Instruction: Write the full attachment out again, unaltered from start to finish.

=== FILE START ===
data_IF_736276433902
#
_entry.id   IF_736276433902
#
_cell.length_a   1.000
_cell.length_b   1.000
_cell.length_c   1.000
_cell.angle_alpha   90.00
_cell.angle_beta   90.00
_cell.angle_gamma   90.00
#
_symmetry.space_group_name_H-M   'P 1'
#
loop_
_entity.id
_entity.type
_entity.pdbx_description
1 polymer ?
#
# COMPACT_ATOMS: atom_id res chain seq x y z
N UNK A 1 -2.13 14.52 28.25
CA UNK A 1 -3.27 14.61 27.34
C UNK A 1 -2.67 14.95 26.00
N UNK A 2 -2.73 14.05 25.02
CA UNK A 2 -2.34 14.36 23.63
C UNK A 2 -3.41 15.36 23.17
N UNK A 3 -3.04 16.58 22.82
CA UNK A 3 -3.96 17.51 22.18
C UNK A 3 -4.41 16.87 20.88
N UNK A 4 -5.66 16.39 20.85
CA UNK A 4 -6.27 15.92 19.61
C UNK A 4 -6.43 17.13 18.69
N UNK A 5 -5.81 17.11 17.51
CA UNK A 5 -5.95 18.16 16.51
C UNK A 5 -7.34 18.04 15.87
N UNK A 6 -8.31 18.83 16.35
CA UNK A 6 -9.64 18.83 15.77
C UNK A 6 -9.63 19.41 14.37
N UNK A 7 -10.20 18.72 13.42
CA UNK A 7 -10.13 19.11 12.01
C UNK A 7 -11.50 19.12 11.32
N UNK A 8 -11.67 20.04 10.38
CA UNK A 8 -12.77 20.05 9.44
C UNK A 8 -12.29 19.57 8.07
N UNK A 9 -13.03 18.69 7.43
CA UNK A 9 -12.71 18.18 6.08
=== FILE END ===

data_IF_736276433902
#
_entry.id   IF_736276433902
#
_cell.length_a   1.000
_cell.length_b   1.000
_cell.length_c   1.000
_cell.angle_alpha   90.00
_cell.angle_beta   90.00
_cell.angle_gamma   90.00
#
_symmetry.space_group_name_H-M   'P 1'
#
loop_
_entity.id
_entity.type
_entity.pdbx_description
1 polymer ?
#
# COMPACT_ATOMS: atom_id res chain seq x y z
N UNK A 1 -2.13 14.52 28.25
CA UNK A 1 -3.27 14.61 27.34
C UNK A 1 -2.67 14.95 26.00
N UNK A 2 -2.73 14.05 25.02
CA UNK A 2 -2.34 14.36 23.63
C UNK A 2 -3.41 15.36 23.17
N UNK A 3 -3.04 16.58 22.82
CA UNK A 3 -3.96 17.51 22.18
C UNK A 3 -4.41 16.87 20.88
N UNK A 4 -5.66 16.39 20.85
CA UNK A 4 -6.27 15.92 19.61
C UNK A 4 -6.43 17.13 18.69
N UNK A 5 -5.81 17.11 17.51
CA UNK A 5 -5.95 18.16 16.51
C UNK A 5 -7.34 18.04 15.87
N UNK A 6 -8.31 18.83 16.35
CA UNK A 6 -9.64 18.83 15.77
C UNK A 6 -9.63 19.41 14.37
N UNK A 7 -10.20 18.72 13.42
CA UNK A 7 -10.13 19.11 12.01
C UNK A 7 -11.50 19.12 11.32
N UNK A 8 -11.67 20.04 10.38
CA UNK A 8 -12.77 20.05 9.44
C UNK A 8 -12.29 19.57 8.07
N UNK A 9 -13.03 18.69 7.43
CA UNK A 9 -12.71 18.18 6.08